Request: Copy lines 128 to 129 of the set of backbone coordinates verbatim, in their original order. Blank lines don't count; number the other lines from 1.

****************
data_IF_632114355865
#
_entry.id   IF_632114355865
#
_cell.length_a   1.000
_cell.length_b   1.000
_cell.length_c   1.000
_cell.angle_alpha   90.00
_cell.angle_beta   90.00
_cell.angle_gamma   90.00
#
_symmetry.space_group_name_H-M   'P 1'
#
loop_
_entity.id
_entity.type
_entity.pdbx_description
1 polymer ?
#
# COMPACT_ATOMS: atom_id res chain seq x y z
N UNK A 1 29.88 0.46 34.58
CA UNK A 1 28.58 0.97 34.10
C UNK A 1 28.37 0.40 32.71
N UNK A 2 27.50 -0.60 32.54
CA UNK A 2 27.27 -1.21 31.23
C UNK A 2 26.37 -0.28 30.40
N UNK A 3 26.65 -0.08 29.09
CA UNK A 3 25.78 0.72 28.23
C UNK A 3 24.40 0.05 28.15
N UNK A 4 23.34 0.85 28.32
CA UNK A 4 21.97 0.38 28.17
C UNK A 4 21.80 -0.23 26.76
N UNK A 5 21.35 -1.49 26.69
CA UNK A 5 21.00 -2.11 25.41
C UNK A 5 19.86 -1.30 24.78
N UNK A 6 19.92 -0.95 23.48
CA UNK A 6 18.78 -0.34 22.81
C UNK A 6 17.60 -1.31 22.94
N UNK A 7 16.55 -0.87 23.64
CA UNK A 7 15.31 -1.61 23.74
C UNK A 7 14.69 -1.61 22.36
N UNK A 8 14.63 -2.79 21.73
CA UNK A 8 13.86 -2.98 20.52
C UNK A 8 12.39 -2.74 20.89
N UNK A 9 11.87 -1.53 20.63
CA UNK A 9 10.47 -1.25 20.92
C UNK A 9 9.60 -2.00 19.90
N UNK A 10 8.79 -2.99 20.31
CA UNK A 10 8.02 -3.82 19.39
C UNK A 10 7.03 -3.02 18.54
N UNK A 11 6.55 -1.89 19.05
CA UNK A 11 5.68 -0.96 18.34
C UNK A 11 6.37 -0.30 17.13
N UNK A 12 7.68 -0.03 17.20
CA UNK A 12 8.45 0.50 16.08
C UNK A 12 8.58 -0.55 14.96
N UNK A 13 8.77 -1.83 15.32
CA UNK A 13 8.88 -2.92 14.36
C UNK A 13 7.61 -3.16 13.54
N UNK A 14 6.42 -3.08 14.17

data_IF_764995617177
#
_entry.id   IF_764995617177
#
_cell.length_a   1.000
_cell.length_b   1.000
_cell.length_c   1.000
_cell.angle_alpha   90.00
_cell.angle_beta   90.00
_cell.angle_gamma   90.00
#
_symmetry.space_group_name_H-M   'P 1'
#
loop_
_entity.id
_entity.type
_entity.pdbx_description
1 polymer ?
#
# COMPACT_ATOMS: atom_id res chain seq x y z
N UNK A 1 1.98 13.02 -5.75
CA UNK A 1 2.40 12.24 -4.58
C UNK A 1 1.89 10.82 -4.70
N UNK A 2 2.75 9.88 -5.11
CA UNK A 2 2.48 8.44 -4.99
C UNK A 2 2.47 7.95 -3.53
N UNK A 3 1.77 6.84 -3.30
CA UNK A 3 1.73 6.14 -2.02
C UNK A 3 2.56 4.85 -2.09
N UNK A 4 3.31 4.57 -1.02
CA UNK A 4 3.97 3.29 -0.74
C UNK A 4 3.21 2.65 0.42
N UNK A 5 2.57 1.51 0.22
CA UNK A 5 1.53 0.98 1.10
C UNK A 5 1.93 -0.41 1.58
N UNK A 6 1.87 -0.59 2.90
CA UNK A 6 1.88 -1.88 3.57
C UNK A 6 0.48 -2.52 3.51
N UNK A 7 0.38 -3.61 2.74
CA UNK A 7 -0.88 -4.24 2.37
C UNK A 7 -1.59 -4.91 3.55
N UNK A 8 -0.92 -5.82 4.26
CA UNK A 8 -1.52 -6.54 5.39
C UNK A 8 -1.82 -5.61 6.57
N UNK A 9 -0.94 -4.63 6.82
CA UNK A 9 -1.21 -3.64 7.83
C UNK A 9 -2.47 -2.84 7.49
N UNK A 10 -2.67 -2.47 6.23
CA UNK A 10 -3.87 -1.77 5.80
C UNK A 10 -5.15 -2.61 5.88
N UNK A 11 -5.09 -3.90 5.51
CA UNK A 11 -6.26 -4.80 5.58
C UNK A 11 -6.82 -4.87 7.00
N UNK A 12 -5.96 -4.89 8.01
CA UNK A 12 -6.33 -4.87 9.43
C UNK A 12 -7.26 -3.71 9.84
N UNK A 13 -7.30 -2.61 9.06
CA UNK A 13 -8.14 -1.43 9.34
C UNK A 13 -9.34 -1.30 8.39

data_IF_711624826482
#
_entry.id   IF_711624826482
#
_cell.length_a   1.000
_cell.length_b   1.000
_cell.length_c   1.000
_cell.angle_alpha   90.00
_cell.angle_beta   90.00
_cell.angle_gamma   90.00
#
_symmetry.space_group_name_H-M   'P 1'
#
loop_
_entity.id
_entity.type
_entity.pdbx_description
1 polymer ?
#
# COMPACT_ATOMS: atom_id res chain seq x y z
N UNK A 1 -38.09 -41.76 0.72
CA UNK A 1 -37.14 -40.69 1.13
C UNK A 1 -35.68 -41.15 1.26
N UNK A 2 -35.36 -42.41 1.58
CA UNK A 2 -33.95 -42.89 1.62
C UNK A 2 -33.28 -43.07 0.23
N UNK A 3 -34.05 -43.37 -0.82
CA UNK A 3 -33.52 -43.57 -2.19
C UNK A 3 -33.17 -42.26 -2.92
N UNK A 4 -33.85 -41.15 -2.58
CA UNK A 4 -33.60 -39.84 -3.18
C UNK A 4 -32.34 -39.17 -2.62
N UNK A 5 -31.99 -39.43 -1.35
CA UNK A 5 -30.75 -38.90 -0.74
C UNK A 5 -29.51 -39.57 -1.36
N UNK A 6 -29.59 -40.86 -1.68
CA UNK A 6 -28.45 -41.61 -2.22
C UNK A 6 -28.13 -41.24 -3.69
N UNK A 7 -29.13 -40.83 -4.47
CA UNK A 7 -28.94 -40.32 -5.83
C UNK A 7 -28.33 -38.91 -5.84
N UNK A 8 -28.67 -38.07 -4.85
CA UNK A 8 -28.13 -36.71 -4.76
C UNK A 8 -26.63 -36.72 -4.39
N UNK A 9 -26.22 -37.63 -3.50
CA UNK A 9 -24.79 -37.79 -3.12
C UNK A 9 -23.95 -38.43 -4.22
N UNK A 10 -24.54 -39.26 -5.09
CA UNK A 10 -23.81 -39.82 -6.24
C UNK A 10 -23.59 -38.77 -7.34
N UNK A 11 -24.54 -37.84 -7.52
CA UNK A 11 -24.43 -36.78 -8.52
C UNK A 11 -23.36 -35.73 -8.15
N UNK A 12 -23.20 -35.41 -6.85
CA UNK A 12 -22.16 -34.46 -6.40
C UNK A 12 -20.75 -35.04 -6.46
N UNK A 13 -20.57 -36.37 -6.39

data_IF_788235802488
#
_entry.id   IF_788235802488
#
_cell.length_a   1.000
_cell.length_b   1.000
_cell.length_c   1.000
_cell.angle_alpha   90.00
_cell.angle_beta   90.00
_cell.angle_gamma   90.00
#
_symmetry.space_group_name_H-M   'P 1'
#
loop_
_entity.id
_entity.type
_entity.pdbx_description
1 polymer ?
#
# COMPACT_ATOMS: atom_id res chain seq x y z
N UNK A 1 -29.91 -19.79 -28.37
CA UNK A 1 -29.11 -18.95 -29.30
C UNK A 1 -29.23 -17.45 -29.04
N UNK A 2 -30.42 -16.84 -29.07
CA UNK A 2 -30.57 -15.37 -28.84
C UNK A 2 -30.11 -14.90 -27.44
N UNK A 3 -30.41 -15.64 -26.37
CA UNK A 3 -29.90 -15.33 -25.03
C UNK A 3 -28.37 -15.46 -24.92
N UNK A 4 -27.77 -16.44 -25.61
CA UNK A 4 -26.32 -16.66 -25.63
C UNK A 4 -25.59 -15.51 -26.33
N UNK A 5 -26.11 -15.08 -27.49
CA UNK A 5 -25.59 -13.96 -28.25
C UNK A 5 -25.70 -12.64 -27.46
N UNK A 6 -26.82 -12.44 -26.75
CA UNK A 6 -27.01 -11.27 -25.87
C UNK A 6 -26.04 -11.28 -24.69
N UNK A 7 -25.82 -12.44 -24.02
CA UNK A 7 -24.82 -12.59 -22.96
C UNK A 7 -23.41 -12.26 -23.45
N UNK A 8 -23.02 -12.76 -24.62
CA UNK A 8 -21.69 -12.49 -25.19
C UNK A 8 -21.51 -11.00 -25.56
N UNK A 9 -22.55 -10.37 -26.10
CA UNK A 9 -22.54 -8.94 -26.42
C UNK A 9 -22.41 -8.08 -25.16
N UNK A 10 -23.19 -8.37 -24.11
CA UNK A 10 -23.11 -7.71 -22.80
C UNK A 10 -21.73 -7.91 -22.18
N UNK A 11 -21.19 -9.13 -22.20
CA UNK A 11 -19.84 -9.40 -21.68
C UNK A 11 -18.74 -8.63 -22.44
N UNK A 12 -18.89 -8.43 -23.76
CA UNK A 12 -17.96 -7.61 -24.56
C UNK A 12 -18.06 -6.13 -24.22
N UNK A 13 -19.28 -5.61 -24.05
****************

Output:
_cell.angle_beta   90.00
_cell.angle_gamma   90.00